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ACCESS(5)                     File Formats Manual                    ACCESS(5)



NAME
       access - format of Postfix access table

SYNOPSIS
       postmap /etc/postfix/access

       postmap -q "string" /etc/postfix/access

       postmap -q - /etc/postfix/access <&lt;inputfile

DESCRIPTION
       The  optional  access  table  directs the Postfix SMTP server to selec-
       tively reject or accept mail. Access can be allowed or denied for  spe-
       cific  host  names,  domain  names, networks, host network addresses or
       mail addresses.

       Normally, the access table is specified as a text file that  serves  as
       input to the postmap(1) command.  The result, an indexed file in dbm or
       db format, is used for fast searching by the mail system.  Execute  the
       command  postmap  /etc/postfix/access  in  order to rebuild the indexed
       file after changing the access table.

       When the table is provided via other means such as NIS,  LDAP  or  SQL,
       the same lookups are done as for ordinary indexed files.

       Alternatively,  the  table  can be provided as a regular-expression map
       where patterns are given as regular  expressions.  In  that  case,  the
       lookups are done in a slightly different way as described below.

TABLE FORMAT
       The input format for the postmap(1) command is as follows:

       pattern action
              When  pattern  matches  a  mail address, domain or host address,
              perform the corresponding action.

       blank lines and comments
              Empty lines and whitespace-only lines are ignored, as are  lines
              whose first non-whitespace character is a `#'.

       multi-line text
              A  logical  line  starts  with  non-whitespace text. A line that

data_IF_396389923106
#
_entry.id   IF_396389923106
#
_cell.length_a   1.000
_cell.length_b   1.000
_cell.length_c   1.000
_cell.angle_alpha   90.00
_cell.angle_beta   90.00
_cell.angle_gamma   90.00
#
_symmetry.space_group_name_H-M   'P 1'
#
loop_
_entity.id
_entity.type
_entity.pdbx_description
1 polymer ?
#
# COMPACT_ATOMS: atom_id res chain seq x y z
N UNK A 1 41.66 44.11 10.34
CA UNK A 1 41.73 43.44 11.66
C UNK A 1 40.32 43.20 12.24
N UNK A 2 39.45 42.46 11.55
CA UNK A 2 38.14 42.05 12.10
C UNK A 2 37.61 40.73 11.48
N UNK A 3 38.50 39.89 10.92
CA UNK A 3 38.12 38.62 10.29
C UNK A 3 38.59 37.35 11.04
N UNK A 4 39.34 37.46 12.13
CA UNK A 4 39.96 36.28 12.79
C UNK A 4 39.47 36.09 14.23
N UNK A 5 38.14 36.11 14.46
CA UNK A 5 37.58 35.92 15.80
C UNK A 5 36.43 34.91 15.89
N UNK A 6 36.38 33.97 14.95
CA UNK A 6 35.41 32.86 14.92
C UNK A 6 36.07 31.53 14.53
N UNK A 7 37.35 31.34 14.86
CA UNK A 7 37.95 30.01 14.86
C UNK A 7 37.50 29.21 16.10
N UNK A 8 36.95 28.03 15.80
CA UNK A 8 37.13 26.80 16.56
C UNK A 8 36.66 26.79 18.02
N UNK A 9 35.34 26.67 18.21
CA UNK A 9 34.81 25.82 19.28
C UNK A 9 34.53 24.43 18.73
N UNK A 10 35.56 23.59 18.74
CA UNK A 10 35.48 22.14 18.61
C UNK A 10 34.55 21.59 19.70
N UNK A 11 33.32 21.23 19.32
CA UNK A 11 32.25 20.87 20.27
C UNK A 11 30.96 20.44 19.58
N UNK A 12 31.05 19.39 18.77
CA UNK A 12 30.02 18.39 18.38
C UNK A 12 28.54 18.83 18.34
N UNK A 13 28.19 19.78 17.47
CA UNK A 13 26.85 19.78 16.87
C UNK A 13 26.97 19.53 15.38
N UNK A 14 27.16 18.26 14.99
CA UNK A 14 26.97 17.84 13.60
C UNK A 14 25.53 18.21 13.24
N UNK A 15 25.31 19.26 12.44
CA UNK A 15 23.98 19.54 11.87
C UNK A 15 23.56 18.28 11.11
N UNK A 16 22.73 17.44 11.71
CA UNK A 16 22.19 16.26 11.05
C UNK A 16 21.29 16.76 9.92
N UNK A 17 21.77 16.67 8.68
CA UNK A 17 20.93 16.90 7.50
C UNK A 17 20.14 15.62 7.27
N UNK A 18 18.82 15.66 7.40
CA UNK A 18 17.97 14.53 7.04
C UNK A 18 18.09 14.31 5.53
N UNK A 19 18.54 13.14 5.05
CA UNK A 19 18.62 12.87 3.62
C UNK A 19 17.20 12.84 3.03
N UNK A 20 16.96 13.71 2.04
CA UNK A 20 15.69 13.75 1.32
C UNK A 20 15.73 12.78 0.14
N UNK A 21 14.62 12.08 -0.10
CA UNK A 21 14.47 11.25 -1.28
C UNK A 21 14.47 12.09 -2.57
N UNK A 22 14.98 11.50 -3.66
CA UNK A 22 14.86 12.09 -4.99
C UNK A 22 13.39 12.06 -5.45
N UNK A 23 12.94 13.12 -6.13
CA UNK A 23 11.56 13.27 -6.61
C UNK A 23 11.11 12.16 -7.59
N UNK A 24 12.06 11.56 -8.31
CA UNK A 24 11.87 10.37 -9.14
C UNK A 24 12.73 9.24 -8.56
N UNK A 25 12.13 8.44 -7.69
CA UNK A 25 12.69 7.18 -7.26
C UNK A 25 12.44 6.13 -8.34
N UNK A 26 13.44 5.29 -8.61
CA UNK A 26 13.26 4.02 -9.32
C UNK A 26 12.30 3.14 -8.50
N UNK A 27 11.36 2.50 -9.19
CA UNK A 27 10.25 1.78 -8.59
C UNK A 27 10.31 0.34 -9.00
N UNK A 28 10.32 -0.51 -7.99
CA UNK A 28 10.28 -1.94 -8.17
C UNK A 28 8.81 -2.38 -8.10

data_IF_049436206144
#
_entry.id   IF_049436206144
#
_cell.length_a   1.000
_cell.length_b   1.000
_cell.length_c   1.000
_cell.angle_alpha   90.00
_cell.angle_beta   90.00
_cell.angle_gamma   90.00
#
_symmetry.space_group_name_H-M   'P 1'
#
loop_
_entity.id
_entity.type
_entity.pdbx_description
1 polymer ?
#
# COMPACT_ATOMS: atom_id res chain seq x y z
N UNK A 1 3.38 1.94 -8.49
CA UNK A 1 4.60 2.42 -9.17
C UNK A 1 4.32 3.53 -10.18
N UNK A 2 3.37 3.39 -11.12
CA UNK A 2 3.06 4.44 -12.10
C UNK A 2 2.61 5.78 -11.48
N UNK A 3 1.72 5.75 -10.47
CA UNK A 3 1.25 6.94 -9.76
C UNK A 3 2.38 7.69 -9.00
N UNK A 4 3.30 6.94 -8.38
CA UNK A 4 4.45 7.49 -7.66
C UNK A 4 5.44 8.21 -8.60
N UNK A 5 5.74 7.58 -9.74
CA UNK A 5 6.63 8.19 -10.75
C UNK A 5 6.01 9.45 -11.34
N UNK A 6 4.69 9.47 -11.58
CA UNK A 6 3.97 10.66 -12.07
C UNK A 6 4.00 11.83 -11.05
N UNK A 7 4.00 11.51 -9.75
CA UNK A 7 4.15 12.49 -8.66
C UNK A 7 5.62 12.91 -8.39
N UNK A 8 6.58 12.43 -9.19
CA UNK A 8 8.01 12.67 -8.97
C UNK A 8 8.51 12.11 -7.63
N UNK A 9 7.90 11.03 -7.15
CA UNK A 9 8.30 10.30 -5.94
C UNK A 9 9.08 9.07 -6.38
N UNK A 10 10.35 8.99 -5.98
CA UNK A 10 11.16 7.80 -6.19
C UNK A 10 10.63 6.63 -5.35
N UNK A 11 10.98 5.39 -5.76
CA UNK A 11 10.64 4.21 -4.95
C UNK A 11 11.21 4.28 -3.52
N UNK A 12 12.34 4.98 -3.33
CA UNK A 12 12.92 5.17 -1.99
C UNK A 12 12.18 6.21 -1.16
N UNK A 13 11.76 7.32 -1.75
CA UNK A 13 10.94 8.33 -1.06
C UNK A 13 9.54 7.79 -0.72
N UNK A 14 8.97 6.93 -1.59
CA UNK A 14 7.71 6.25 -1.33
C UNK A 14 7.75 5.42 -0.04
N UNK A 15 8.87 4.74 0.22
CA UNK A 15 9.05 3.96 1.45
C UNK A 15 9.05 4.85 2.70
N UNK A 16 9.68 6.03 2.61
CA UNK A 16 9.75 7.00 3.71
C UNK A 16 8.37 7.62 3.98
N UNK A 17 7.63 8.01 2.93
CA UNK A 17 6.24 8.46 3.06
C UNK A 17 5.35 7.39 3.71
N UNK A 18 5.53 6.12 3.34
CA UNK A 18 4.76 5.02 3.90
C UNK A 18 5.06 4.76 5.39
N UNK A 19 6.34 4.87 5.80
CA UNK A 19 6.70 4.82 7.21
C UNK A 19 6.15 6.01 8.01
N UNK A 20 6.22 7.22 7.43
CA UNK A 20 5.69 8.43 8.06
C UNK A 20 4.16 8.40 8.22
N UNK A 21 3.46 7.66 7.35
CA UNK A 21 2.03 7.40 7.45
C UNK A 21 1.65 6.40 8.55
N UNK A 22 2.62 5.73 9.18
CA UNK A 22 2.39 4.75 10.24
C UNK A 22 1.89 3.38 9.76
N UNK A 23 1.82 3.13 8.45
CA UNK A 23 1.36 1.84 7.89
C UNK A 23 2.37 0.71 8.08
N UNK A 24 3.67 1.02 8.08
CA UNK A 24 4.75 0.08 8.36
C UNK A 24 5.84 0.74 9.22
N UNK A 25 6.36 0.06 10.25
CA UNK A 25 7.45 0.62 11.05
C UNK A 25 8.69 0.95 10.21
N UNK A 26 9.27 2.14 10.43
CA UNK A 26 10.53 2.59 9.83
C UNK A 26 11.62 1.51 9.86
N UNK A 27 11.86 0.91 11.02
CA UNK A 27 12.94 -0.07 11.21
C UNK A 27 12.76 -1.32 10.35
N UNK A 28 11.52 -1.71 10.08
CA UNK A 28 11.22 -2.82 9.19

starts with whitespace continues a logical line.

EMAIL ADDRESS PATTERNS
       With lookups from indexed files such as DB or DBM,  or  from  networked
       tables  such  as  NIS,  LDAP or SQL, patterns are tried in the order as
       listed below:

       user@domain
              Matches the specified mail address.

       domain.tld
              Matches domain.tld as the domain part of an email address.

              The pattern domain.tld also matches subdomains,  but  only  when
              the  string  smtpd_access_maps  is  listed  in  the Postfix par-
              ent_domain_matches_subdomains configuration setting.  Otherwise,
              specify  .domain.tld  (note  the  initial dot) in order to match
              subdomains.

       user@  Matches all mail addresses with the specified user part.

       Note: lookup of the null sender address is not possible with some types
       of lookup table. By default, Postfix uses <&lt;>&gt; as the lookup key for such
       addresses. The value is specified with the smtpd_null_access_lookup_key
       parameter in the Postfix main.cf file.

ADDRESS EXTENSION
       When a mail address localpart contains the optional recipient delimiter
       (e.g., user+foo@domain), the  lookup  order  becomes:  user+foo@domain,
       user@domain, domain, user+foo@, and user@.

HOST NAME/ADDRESS PATTERNS
       With  lookups  from  indexed files such as DB or DBM, or from networked
       tables such as NIS, LDAP or SQL,  the  following  lookup  patterns  are
       examined in the order as listed:

       domain.tld
              Matches domain.tld.

              The  pattern  domain.tld  also matches subdomains, but only when
              the string smtpd_access_maps  is  listed  in  the  Postfix  par-
              ent_domain_matches_subdomains configuration setting.  Otherwise,
              specify .domain.tld (note the initial dot)  in  order  to  match
              subdomains.

       net.work.addr.ess

       net.work.addr

       net.work

       net    Matches  any  host  address  in the specified network. A network
              address is a sequence of one or more octets separated by ".".